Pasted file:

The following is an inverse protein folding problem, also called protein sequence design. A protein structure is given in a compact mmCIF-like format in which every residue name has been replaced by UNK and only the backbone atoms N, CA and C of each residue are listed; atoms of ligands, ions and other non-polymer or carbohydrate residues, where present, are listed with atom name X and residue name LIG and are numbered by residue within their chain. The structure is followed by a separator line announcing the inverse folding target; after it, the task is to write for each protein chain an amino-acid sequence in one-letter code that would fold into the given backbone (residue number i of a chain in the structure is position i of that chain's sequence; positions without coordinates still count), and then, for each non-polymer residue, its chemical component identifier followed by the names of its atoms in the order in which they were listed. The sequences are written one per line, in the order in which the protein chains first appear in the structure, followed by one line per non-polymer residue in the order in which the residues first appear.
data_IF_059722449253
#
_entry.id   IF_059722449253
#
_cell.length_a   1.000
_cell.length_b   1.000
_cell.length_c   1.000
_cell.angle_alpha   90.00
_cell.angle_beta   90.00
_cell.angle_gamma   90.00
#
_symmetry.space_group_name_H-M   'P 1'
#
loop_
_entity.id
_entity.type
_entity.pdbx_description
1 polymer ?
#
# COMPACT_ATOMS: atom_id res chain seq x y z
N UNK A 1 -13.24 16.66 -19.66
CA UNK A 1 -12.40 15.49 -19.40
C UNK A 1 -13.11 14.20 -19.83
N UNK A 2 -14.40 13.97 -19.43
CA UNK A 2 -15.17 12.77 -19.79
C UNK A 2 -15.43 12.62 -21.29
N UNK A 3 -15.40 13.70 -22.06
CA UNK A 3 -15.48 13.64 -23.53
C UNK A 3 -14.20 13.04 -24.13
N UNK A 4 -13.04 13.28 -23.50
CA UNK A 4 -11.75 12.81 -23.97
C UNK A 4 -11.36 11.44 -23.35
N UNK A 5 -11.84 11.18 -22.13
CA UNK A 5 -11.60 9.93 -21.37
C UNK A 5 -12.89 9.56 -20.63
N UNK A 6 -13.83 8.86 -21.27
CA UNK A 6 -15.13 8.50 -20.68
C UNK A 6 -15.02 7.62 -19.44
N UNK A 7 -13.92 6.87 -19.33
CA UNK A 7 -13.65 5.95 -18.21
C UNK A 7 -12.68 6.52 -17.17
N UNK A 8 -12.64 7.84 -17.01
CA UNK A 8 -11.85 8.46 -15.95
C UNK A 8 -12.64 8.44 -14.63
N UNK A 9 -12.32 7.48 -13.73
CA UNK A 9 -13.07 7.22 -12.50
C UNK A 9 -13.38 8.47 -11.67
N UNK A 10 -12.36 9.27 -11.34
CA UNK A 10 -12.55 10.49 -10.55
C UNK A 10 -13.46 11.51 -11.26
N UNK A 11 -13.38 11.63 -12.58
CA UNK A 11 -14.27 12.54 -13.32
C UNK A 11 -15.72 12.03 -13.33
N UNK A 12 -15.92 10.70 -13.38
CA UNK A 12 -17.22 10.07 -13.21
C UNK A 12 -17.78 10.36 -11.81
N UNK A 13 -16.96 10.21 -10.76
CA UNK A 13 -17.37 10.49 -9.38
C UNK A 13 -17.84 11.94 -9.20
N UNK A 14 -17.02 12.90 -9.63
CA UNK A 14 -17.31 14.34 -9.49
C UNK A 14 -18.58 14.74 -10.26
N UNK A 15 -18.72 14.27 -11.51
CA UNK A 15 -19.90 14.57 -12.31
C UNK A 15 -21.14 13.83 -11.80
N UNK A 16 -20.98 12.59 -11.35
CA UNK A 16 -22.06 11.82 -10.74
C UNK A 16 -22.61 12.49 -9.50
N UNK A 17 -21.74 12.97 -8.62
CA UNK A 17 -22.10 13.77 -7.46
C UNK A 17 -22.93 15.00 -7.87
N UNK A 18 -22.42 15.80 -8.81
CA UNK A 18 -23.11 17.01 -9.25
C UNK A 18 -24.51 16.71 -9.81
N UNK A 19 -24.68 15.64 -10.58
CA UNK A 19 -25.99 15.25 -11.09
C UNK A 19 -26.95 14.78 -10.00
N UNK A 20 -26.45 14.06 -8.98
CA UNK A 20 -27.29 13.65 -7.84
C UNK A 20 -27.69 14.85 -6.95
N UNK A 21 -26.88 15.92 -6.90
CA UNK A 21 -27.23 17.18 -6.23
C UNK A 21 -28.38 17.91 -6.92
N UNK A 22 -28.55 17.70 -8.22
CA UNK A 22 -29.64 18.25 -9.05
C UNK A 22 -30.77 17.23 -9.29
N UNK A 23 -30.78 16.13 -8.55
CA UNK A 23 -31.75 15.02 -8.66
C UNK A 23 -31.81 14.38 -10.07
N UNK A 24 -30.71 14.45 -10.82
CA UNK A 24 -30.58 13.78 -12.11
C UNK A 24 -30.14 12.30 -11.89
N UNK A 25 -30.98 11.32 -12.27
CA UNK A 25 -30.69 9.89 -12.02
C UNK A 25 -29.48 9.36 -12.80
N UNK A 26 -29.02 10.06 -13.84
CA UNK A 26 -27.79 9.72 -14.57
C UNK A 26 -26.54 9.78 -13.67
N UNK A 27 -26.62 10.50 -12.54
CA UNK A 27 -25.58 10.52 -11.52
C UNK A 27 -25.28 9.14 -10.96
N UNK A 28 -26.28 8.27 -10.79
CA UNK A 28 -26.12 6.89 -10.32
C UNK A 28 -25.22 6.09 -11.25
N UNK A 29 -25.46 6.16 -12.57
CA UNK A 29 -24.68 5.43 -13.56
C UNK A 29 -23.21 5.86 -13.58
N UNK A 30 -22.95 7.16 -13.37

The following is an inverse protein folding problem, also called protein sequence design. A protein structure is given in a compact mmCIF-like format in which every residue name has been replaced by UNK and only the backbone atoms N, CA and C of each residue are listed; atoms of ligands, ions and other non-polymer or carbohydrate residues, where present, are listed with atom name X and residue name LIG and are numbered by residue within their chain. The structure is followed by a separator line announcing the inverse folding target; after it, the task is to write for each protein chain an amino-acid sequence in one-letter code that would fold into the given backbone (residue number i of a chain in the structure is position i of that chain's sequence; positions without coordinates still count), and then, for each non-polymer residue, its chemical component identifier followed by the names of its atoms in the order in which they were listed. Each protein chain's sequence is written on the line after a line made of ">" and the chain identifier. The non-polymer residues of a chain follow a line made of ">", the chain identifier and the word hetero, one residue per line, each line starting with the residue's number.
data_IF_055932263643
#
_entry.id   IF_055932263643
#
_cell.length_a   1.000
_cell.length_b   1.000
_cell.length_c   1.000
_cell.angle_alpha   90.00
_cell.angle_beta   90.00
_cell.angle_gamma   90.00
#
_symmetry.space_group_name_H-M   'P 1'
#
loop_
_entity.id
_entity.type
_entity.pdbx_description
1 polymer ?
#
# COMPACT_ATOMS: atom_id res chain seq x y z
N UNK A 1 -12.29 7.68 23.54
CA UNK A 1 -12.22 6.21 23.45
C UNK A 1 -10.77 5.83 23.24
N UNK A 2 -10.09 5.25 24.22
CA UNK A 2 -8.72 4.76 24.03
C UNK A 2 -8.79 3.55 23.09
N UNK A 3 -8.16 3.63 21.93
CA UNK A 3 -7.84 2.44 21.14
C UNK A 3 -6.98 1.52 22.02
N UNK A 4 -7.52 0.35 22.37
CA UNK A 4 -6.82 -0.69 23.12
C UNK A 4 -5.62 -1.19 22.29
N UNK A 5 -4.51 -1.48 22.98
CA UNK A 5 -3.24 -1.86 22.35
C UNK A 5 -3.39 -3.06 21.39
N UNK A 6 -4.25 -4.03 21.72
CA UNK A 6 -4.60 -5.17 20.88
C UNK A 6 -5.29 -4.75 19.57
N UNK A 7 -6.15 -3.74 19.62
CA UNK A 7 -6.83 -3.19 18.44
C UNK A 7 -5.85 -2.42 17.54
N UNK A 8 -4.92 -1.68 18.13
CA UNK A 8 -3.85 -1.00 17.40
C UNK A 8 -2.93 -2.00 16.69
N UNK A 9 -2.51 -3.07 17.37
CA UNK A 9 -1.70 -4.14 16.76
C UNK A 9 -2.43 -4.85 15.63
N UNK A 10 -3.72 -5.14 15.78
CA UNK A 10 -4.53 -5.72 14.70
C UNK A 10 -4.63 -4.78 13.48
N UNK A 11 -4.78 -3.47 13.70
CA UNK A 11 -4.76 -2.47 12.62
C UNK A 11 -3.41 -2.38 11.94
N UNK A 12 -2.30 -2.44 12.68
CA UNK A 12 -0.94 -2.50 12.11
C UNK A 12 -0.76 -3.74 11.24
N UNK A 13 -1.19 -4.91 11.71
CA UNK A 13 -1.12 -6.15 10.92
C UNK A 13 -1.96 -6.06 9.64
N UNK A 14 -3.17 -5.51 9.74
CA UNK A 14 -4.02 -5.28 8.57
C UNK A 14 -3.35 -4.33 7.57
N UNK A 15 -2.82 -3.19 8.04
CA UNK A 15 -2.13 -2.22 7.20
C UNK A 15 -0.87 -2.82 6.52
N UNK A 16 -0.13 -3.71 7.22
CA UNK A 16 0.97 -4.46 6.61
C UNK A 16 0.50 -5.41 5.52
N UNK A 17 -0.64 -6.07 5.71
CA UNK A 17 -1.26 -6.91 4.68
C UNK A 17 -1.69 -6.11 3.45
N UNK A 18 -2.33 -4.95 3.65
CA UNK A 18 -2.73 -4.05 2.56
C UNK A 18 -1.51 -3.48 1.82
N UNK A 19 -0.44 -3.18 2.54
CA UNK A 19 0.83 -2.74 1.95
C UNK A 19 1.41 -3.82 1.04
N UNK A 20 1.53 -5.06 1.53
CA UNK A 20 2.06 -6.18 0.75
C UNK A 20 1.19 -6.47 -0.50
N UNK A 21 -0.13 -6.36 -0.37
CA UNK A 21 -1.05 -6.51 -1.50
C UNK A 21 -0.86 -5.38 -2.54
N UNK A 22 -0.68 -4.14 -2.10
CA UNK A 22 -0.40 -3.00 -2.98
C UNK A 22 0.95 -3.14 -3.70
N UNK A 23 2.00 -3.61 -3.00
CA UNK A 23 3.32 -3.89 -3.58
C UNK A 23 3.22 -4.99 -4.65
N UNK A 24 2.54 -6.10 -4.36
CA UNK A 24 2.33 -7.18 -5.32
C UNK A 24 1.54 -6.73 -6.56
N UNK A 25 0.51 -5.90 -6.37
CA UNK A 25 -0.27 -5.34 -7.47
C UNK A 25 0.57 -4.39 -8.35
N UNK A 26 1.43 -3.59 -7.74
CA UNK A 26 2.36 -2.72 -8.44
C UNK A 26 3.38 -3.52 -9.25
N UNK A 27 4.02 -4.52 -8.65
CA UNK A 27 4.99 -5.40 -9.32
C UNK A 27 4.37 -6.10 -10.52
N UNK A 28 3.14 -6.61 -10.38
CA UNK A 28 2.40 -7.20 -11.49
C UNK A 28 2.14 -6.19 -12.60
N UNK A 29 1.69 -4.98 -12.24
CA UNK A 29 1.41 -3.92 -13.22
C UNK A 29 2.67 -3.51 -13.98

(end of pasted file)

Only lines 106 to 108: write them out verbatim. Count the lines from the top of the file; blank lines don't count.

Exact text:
N UNK A 29 -25.46 6.16 -12.57
CA UNK A 29 -24.68 5.43 -13.56
C UNK A 29 -23.21 5.86 -13.58